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tion. The diamond of inestimable value in the hands of a jeweller is practically a wretched pebble to a shipwrecked outcast. A man dying of burning thirst would give his most precious possessions for a glass of water, for which under other circumstances he would refuse to pay any price at all. Now what is the end, the destination, of the gifts offered in the temple ? If it be to augment the pomp of public worship, to pour forth the blood of a larger number of sacrificial victims, to heap up treasures in its porches, in a word, to enrich God; in that case, no doubt, the widow's coin is pitifully, absurdly small. “But, in truth, God is sufficiently rich in Himself; He asks only for our affection, everything else belonging to Him already; and if He requires of the Israelites certain offerings, He does so not for Himself, but for them, desiring to put within their reach a very simple means of expressing their gratitude. The sum poured into the treasury derives all its value from the feeling which prompted it; it counts for anything before God, only as it is a sacrifice ; its value is just what it has cost the giver. Hence it is obvious that the widow, in depriving herself, out of piety, of all she possessed, does infinitely more than the rich who bring their large sums of money : as our Lord says, with His incomparable conciseness, she gives of her penury, they of their superfluity. She offers herself, her anxieties, her cares, her distresses; she willingly accepts some additional privations, that she may testify to God her sense of His goodness.” 1
If there be first a willing mind, saith the apostle, it is accepted according to that a man hath, and not according to that he hath not. Xenophon tells us of Socrates, that when he sacrificed he feared not his offering would fail of acceptance in that he was poor; but, giving according to his ability, he doubted not but, in the sight of the gods, he equalled those men whose gifts and sacrifices overspread the whole altar; for Socrates ever deemed it a most indubitable truth, that the service paid to the Deity by the pure and pious soul was the
1 “La Pite de la Veuve,” par T. Colani.
most grateful service. As with what Plutarch relates of Artaxerxes, out on a royal progress, during which people presented him with a variety of gifts; but “a labouring man, having nothing else to give him, ran to the river, and brought him some water in his hands. Artaxerxes was so much pleased, that he sent the man a gold cup, and a thousand darios.” To Phidyle, rustic and retiring, filled with misgivings and apprehensions lest the humble nature of her offerings to the gods should by them be scorned, Horace addresses an ode, in which he bids her be of good cheer, in the assurance that the value of every sacrifice depends on the spirit that inspires the offerer, and that the simplest oblation, piously rendered, is more acceptable to the powers above than the most sumptuous if wanting in devout will. Young is more prosy in his poetics, as far as expression goes, when he says,
“Who does the best his circumstance allows,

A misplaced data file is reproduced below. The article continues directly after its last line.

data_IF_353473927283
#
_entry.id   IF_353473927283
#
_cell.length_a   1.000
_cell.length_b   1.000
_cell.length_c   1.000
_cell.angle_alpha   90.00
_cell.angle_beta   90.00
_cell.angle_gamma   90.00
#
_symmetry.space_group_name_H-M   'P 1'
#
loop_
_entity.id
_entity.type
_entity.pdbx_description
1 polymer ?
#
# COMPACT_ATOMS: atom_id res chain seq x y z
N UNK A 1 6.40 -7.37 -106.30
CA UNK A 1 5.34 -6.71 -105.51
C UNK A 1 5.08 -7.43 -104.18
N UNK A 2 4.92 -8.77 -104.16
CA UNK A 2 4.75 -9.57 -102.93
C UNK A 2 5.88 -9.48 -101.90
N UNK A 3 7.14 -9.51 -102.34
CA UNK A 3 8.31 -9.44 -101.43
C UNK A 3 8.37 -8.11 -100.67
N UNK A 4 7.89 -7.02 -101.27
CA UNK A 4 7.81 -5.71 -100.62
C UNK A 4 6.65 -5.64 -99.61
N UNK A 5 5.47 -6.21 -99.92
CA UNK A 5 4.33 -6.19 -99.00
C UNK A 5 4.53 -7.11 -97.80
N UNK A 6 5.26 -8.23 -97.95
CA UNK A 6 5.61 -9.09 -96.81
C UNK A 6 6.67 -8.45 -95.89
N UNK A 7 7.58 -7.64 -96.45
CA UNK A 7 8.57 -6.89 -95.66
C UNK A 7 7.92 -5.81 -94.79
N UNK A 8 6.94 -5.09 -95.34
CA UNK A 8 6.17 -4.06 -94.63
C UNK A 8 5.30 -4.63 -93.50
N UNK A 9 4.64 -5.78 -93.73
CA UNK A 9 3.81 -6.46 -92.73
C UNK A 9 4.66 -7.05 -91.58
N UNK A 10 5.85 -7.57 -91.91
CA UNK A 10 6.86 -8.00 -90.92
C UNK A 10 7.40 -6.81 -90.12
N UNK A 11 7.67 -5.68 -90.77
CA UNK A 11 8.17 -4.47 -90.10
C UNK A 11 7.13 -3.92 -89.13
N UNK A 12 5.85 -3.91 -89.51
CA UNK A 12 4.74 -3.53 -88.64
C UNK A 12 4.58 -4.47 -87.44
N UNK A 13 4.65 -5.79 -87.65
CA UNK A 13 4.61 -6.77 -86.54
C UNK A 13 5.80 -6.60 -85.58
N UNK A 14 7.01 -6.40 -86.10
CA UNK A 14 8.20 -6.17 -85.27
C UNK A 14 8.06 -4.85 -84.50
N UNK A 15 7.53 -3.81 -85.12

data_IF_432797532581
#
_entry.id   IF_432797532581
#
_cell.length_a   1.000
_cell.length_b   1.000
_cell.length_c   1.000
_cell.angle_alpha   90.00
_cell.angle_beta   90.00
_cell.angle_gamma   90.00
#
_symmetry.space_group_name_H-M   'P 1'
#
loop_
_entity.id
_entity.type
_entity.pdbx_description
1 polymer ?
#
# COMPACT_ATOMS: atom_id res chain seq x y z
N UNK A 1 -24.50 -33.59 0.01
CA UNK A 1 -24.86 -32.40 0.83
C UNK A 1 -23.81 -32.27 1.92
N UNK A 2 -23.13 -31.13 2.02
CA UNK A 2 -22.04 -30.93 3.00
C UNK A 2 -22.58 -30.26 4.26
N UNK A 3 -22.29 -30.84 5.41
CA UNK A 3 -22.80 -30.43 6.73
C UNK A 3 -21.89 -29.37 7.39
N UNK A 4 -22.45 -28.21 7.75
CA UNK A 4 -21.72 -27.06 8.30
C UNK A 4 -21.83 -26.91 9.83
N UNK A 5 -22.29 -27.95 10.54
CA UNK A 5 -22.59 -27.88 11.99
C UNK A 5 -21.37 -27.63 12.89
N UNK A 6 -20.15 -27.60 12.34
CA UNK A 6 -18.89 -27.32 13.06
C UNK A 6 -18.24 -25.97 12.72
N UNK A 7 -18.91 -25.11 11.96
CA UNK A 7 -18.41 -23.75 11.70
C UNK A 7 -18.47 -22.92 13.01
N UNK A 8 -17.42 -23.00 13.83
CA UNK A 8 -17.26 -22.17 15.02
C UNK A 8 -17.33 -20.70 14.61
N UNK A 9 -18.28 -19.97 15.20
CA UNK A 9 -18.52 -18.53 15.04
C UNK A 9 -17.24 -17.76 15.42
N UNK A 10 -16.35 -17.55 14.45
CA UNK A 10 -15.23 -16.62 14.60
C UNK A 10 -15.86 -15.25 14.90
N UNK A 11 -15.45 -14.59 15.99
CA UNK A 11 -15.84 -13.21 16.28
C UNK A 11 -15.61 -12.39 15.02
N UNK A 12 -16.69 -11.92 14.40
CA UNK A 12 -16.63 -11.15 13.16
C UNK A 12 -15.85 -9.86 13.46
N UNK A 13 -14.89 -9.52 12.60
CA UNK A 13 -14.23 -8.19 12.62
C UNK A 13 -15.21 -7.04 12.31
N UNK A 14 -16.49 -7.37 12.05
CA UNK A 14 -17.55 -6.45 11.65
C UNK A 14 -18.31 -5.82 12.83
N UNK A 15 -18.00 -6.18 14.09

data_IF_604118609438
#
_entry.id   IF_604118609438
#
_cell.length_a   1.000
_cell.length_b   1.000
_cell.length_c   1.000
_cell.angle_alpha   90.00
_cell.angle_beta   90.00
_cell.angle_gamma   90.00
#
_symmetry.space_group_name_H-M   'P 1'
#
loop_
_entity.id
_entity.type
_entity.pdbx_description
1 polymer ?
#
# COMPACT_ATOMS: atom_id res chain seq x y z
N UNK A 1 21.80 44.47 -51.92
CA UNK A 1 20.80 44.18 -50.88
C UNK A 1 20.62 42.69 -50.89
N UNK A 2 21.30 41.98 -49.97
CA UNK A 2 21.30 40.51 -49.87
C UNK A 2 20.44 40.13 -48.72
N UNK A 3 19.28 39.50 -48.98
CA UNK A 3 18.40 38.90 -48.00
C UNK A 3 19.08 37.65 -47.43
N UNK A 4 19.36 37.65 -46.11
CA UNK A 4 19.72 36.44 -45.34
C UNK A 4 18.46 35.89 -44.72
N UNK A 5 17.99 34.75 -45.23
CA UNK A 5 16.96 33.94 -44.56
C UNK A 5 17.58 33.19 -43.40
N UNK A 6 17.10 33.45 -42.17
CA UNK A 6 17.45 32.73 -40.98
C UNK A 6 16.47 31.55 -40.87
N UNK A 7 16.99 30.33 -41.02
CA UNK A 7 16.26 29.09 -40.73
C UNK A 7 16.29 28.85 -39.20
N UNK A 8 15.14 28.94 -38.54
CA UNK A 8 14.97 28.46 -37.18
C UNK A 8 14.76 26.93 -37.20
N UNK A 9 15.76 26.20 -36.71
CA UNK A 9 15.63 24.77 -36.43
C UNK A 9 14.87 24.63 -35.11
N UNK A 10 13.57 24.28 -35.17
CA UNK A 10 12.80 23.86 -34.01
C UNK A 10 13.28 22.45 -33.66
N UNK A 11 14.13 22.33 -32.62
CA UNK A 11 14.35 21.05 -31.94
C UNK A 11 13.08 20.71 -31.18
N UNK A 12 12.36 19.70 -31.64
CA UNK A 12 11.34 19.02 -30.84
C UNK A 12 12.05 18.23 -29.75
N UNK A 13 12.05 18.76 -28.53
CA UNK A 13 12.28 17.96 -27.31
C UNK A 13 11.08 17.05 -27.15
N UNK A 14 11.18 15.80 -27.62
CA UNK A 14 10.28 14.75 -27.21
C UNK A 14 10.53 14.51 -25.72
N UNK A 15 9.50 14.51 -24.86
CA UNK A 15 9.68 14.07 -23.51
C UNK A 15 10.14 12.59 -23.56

Does well, acts nobly, angels could no more.” South's sermon on Good Intentions enforces “this great encouragement” in works of charity, that it is the will that gives worth to the oblation, and, as to God's acceptance, sets the poorest giver upon the same level with the richest. Nor is this all, we are told; but so perfectly does the value of all charitable acts take its measure and proportion from the will and from the fulness of the heart, rather than that of the hand : “ a lesser supply may be oftentimes a greater charity; and the widow's mite, in the balance of the sanctuary, outweigh the shekels and perhaps the talents of the most opulent and wealthy; the all and utmost of the one being certainly a nobler
1 Dean Ramsay relates of a certain penurious laird in Fife, whose weekly contributions to the church collection, notwithstanding his largely increasing wealth, never exceeded the sum of one penny, that he, one day, by mistake dropped into the plate at the door a five-shilling-piece, but discovering his error before he was seated in his pew, hurried back, and was about to replace the silver coin by his customary penny, when the elder in attendance cried out: “Stop, laird, ye may put what ye like in, but ye maun tak naething out." The laird finding his explanations went for nothing, at last said, “ A weel, I suppose I'll get credit for it in heaven.” “Na, na, laird,” said the elder; “ye'll only get credit for the penny.”
alms than the superfluities of the other.” The balance of the sanctuary indeed reverses ordinary computations. Shekels and mites change places strangely; and many that are last become first, and the first last.
Owen Feltham writes “Of Alms,” that it is not necessary they should always come out of a sack. A man may be charitable, though he hath not an expanding plenty. “A little purse contained that mite, which, once put in, was the greatest gift in the treasury. Nay, sometimes a willing mind (when we are in want ourselves) is as acceptable as the richest offerings of wealth.” Bene velle is here almost one with bene facere.
“ The sense of an earnest will
To help the lowly living,
If you have no power of giving ;
A friendly hand to the friendless;
But whose echo is endless :
COLOSSIANS iv. 14. “I UKE, the beloved physician.” The name and the